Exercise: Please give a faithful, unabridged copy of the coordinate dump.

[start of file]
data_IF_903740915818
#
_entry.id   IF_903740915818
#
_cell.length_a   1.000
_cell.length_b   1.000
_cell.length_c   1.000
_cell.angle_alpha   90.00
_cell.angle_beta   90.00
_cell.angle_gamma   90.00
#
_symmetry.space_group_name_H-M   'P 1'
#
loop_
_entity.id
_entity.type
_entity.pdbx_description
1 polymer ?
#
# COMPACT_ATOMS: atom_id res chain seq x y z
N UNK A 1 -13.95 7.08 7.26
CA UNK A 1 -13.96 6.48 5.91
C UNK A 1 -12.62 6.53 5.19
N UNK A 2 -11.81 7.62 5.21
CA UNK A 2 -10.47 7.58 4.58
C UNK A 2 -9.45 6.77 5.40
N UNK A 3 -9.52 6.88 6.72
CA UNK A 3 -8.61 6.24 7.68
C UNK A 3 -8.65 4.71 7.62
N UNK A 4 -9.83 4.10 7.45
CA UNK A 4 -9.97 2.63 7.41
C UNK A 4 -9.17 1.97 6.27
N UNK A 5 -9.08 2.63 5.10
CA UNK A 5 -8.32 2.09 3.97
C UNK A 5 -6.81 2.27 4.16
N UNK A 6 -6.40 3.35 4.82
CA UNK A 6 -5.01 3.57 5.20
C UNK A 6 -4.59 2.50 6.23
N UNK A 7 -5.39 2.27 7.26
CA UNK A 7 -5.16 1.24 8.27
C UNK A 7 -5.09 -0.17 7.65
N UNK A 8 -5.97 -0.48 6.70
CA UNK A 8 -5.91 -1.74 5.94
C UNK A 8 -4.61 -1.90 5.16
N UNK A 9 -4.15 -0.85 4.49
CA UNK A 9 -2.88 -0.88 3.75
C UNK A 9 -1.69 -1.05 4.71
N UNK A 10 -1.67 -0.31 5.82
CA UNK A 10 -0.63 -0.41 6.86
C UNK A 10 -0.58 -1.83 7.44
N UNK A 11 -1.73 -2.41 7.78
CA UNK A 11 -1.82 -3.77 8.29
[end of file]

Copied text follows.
data_IF_903740915818
#
_entry.id   IF_903740915818
#
_cell.length_a   1.000
_cell.length_b   1.000
_cell.length_c   1.000
_cell.angle_alpha   90.00
_cell.angle_beta   90.00
_cell.angle_gamma   90.00
#
_symmetry.space_group_name_H-M   'P 1'
#
loop_
_entity.id
_entity.type
_entity.pdbx_description
1 polymer ?
#
# COMPACT_ATOMS: atom_id res chain seq x y z
N UNK A 1 -13.95 7.08 7.26
CA UNK A 1 -13.96 6.48 5.91
C UNK A 1 -12.62 6.53 5.19
N UNK A 2 -11.81 7.62 5.21
CA UNK A 2 -10.47 7.58 4.58
C UNK A 2 -9.45 6.77 5.40
N UNK A 3 -9.52 6.88 6.72
CA UNK A 3 -8.61 6.24 7.68
C UNK A 3 -8.65 4.71 7.62
N UNK A 4 -9.83 4.10 7.45
CA UNK A 4 -9.97 2.63 7.41
C UNK A 4 -9.17 1.97 6.27
N UNK A 5 -9.08 2.63 5.10
CA UNK A 5 -8.32 2.09 3.97
C UNK A 5 -6.81 2.27 4.16
N UNK A 6 -6.40 3.35 4.82
CA UNK A 6 -5.01 3.57 5.20
C UNK A 6 -4.59 2.50 6.23
N UNK A 7 -5.39 2.27 7.26
CA UNK A 7 -5.16 1.24 8.27
C UNK A 7 -5.09 -0.17 7.65
N UNK A 8 -5.97 -0.48 6.70
CA UNK A 8 -5.91 -1.74 5.94
C UNK A 8 -4.61 -1.90 5.16
N UNK A 9 -4.15 -0.85 4.49
CA UNK A 9 -2.88 -0.88 3.75
C UNK A 9 -1.69 -1.05 4.71
N UNK A 10 -1.67 -0.31 5.82
CA UNK A 10 -0.63 -0.41 6.86
C UNK A 10 -0.58 -1.83 7.44
N UNK A 11 -1.73 -2.41 7.78
CA UNK A 11 -1.82 -3.77 8.29